Stephanie Smith, the twenty-two year old Minnesota dance instructor left paralyzed by a burger tainted with E. coli filed suit today against Cargill, who produced the contaminated meat. Ms. Smith, whose “The Burger that Shattered Her Life” profile in the New York Times was emailed all over the country, covered by hundreds of media outlets and galvanized legislators to change food laws, attempted mediation with the company, but was unable to come to a fair agreement with them. The lawsuit was filed on behalf of Stephanie’s guardian, William R. Sieben, in the United States District Court for the District of Minnesota by Bill Marler of the Seattle foodborne illness law firm Marler Clark, and by Jardine, Logan and O’Brien of St. Paul.
“I have handled foodborne illness cases since the Jack in the Box outbreak nearly seventeen years ago, and I have never seen someone sickened this severely and survive,” said Ms. Smith’s attorney, Bill Marler. “This young woman has been on a horrifying and unimaginable journey just to regain basic motor and communication skills. She has lost the ability to walk, to dance, to have a family, to work or care for herself. She is tied to a wheelchair and a pharmacy of medications to address all the medical issues she struggles with. She will likely need multiple kidney transplants. I don’t think it’s possible to adequately convey in a sentence or two the massive challenges Stephanie has faced and continues to face.”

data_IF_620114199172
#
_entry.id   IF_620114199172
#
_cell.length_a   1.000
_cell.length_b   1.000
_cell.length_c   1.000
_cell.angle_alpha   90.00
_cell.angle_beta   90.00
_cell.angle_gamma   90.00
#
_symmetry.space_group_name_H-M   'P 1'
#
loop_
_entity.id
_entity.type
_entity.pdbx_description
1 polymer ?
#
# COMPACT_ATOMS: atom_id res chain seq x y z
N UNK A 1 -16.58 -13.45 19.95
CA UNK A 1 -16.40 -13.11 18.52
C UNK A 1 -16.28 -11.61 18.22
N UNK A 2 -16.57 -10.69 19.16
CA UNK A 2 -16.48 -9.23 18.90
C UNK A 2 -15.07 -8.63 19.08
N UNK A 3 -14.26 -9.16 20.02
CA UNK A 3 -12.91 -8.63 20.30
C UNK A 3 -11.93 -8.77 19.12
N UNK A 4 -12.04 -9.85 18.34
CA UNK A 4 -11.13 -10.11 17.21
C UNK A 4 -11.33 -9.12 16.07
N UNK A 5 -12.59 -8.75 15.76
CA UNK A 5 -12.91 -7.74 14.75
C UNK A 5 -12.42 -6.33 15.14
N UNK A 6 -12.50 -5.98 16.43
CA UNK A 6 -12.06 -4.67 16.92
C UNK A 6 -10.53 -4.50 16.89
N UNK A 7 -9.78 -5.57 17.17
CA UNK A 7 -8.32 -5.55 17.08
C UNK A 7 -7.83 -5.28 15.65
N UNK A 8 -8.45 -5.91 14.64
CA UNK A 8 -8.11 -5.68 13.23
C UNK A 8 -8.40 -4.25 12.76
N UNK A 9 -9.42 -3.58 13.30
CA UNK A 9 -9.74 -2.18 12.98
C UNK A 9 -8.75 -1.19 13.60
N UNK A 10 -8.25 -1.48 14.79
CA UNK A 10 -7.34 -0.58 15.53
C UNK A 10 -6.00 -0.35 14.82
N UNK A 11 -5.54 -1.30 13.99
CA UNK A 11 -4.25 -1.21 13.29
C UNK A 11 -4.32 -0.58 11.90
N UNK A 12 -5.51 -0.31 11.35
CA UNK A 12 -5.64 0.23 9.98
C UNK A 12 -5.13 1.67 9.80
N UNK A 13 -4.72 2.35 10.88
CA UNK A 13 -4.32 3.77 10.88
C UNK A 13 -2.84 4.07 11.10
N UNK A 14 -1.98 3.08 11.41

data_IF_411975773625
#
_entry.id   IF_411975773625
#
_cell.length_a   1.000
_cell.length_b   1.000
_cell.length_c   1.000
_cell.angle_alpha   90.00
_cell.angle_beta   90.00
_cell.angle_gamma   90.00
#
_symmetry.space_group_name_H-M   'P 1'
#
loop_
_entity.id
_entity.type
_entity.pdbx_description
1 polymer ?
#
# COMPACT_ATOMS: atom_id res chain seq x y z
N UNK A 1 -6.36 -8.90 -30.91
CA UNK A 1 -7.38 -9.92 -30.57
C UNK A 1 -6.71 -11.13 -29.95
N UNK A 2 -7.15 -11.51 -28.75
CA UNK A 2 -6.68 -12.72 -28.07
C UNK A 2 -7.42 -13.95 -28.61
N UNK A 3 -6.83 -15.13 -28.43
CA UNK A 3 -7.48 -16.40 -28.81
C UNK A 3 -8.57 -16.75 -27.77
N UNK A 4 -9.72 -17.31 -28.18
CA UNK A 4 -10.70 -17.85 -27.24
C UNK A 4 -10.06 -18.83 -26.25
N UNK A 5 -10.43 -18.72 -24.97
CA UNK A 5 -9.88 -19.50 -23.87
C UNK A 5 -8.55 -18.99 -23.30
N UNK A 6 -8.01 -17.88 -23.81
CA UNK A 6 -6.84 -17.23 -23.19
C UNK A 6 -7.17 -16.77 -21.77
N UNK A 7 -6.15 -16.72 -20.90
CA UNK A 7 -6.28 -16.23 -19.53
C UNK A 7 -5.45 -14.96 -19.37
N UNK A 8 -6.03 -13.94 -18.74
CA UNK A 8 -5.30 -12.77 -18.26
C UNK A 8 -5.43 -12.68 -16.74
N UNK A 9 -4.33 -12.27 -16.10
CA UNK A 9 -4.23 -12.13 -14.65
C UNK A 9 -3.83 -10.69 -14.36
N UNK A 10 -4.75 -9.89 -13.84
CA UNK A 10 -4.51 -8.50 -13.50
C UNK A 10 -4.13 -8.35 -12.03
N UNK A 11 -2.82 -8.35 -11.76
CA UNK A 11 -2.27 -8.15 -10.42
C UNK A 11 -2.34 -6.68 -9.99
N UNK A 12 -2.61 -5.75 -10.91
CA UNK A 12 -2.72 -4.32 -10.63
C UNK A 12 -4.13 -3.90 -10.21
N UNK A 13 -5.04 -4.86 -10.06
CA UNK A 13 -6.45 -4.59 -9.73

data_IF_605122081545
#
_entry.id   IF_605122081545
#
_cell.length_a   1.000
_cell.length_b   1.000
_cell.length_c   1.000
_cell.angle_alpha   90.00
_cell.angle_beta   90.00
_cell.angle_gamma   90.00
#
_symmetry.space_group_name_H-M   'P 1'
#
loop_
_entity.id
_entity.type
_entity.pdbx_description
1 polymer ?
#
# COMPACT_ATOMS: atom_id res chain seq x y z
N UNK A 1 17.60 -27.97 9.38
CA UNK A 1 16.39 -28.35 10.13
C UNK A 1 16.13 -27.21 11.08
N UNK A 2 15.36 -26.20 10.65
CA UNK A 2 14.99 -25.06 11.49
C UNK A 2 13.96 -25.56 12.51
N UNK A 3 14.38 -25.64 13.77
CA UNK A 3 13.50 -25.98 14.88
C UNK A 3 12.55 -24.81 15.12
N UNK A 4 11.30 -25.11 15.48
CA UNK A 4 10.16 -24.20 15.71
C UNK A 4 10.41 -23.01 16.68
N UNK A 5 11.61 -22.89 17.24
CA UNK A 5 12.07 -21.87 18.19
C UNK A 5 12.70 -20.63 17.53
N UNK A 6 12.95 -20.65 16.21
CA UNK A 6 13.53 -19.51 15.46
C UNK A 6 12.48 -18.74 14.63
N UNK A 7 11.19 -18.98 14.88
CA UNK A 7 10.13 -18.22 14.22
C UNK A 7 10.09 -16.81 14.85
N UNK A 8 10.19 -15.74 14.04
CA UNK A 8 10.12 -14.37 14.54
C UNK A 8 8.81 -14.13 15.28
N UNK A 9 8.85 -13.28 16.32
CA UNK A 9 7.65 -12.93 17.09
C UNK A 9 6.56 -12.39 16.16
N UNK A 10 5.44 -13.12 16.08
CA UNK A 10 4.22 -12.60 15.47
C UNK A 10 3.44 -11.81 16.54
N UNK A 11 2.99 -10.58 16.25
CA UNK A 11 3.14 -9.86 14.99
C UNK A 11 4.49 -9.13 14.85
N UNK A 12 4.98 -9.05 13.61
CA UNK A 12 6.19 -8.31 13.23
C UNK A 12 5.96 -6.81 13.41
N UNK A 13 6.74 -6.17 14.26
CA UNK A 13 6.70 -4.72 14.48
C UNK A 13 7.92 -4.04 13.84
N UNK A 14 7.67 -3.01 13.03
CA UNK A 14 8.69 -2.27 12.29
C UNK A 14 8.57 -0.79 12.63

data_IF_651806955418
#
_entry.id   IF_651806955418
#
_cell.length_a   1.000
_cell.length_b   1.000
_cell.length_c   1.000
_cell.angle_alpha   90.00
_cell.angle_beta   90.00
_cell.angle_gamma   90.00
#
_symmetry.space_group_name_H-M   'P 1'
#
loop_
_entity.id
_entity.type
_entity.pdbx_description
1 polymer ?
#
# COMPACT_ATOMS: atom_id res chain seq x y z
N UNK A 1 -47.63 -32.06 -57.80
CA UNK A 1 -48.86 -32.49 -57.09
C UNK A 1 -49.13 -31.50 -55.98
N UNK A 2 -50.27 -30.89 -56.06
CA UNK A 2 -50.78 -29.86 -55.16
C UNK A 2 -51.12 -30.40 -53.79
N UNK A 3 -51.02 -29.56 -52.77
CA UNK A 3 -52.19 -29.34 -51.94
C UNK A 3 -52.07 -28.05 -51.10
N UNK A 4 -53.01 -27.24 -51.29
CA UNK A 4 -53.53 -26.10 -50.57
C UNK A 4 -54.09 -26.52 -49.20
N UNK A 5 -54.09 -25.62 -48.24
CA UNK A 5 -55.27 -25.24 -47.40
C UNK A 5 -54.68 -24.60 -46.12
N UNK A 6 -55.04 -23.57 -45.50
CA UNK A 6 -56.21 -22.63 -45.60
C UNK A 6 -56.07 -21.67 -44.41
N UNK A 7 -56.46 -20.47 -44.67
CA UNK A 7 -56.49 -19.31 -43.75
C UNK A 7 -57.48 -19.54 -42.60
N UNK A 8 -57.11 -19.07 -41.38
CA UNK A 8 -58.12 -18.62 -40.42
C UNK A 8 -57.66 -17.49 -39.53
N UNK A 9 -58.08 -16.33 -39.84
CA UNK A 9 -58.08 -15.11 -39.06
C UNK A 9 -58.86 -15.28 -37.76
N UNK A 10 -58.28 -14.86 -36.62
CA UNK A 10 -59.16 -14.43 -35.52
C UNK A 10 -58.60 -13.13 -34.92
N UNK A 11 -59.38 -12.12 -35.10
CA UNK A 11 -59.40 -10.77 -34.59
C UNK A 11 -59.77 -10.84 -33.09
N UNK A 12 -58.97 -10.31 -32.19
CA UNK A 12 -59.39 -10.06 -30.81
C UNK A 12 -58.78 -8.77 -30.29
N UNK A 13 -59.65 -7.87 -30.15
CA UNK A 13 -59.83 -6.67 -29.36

After eating a hamburger produced by Cargill in September 2007, Stephanie became ill and was diagnosed with an E. coli infection. She rapidly deteriorated and was determined to have hemolytic uremic syndrome (HUS), a complication of E. coli that causes kidney failure. In Stephanie’s case, she also began having seizures, which lead to a coma, where she remained for three months, on a ventilator and dialysis. When doctors were able to bring her out of the coma, the full extent of the injury to her brain, organs, and abilities began to be apparent. Stephanie has spent 2 years in rehabilitation, both inpatient and at home. She is still in a wheelchair, where she will likely remain. She will require constant care and medical attention for the rest of her life. Her medical bills—already more than two million dollars—will continue to add up to tens of millions of dollars.